Don’t blame Duke when energy rates go up between now and the year 2021. Blame the Office of Public Counsel and environmental activists who are suckers for the siren-song of solar.
Duke’s lawyers and negotiators just signed a generous settlement agreement that not only justified a $1.2 billion nuclear-to-solar switcheroo, but also netted the company a $200 million rate increase – all without Duke having to go through the normal regulatory hoops, according to a story published by the Citrus County Chronicle:
The 52-page settlement will largely resolve issues about base electric rates through 2021. Base rates make up a major portion of customers’ monthly electric bills, and proposals to increase rates often lead to lengthy and contentious hearings at the Public Service Commission.
But not this time. Duke managed to convince the Office of Public Counsel, which supposedly represents consumers, to sign off on the $200 million rate increase without making Duke face tougher public scrutiny.
Why? Apparently the Office of Public Counsel was swayed by liberal environmentalist groups, including the Southern Alliance for Clean Energy, which advocates “clean energy solutions to reduce the impact of global climate change.” Sadly, SACE doesn’t seek to reduce the impact of clean energy solutions on consumer’s pocket books.
Duke wisely took advantage of SACE’s push for solar, and used it to pull the plug on a promised 2.2 gigawatt nuclear power plant and swap it with “plans” to build solar power plants that would produce significantly less energy: a mere 0.7 gigawatts during the daytime, and only then when there is no rain, clouds or fog, there’s no accumulation of dust and pollen on panels, and the electric inverters that convert solar energy to usable electricity are functioning at maximum efficiency.
Also, note the use of the word “plans.” Duke doesn’t even have to build a solar power plant unless it’s a money-maker. Duke negotiators included a clever caveat in the agreement which says they’ll build the solar facility only “if [solar] is determined to be cost effective.” What that really means is Duke will invest further in solar only if the company can pass the higher generation and storage costs along to consumers and still make a profit.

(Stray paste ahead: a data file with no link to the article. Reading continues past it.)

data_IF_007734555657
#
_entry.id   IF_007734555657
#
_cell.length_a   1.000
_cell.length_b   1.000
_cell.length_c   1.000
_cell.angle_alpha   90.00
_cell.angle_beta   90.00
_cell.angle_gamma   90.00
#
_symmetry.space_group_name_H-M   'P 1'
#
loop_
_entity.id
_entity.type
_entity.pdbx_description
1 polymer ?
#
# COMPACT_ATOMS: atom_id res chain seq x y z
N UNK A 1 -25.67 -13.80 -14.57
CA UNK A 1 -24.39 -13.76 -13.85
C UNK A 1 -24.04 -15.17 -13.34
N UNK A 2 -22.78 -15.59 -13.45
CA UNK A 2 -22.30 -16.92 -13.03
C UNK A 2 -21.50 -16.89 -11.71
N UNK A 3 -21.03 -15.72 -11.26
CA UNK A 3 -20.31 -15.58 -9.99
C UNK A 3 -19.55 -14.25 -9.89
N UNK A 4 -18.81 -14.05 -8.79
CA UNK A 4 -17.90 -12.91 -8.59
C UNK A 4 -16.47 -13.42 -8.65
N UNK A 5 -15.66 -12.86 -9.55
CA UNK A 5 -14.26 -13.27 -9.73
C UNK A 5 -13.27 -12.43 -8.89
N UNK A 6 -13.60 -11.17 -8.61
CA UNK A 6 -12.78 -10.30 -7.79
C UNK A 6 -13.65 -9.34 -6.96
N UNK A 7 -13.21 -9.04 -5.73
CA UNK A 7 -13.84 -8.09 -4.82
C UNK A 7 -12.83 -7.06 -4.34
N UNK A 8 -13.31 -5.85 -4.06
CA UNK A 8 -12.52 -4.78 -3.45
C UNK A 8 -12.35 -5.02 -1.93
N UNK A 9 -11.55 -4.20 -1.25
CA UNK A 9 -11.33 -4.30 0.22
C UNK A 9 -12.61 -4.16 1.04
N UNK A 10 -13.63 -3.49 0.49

And while there’s nothing wrong with Duke making a profit, there is something wrong with them making a profit off of overpriced solar energy.
A spokesman for solar companies claims that customers would likely pay more for solar through Duke than if power was purchased from solar firms, because solar companies typically absorb any unexpected or hidden costs. Even though his claim is debatable, given that consumers are the ones typically saddled with maintenance and repair costs when solar tech inevitably fails to deliver, his larger point about Duke passing along costs to consumers is still valid.
“In that case, unless the cost overrun is determined by the commission to be unreasonable,” says Pierce Schuessler, of Florida Solar Energy Industries, “it will get included in the rate base and be passed on to the ratepayers.”
Indeed, buried at the bottom of the Citrus County Chronicle’s story is this gem of a sentence:
A caveat to the base-rate issue is that costs for solar facilities can be added as the facilities are completed.
Duke says they plan to analyze the cost of solar projects to ensure they are cost-effective for customers.
And that’s the catch. Solar will end up costing more because it’s just not ready for prime time. But Duke may just forge ahead anyway, because they’ll get a new solar power facility that not only generates electricity they can force the public to buy at premium prices, but will also earn them glowing praise in the media.
Florida’s environmentalists, including the Southern Alliance for Clean Energy, a pro-Democrat environmental activist group, isn’t bothered by this. They are willing to force all consumers to pay more for solar energy because they believe it will “save the planet.” The fact that it’ll also act as a boat anchor on Florida’s economy isn’t their concern.
As for the Office of Public Counsel, they were apparently so happy to have Duke and environmentalists in agreement, they signed off on the deal without allowing the public to debate the real economic impact of the settlement agreement.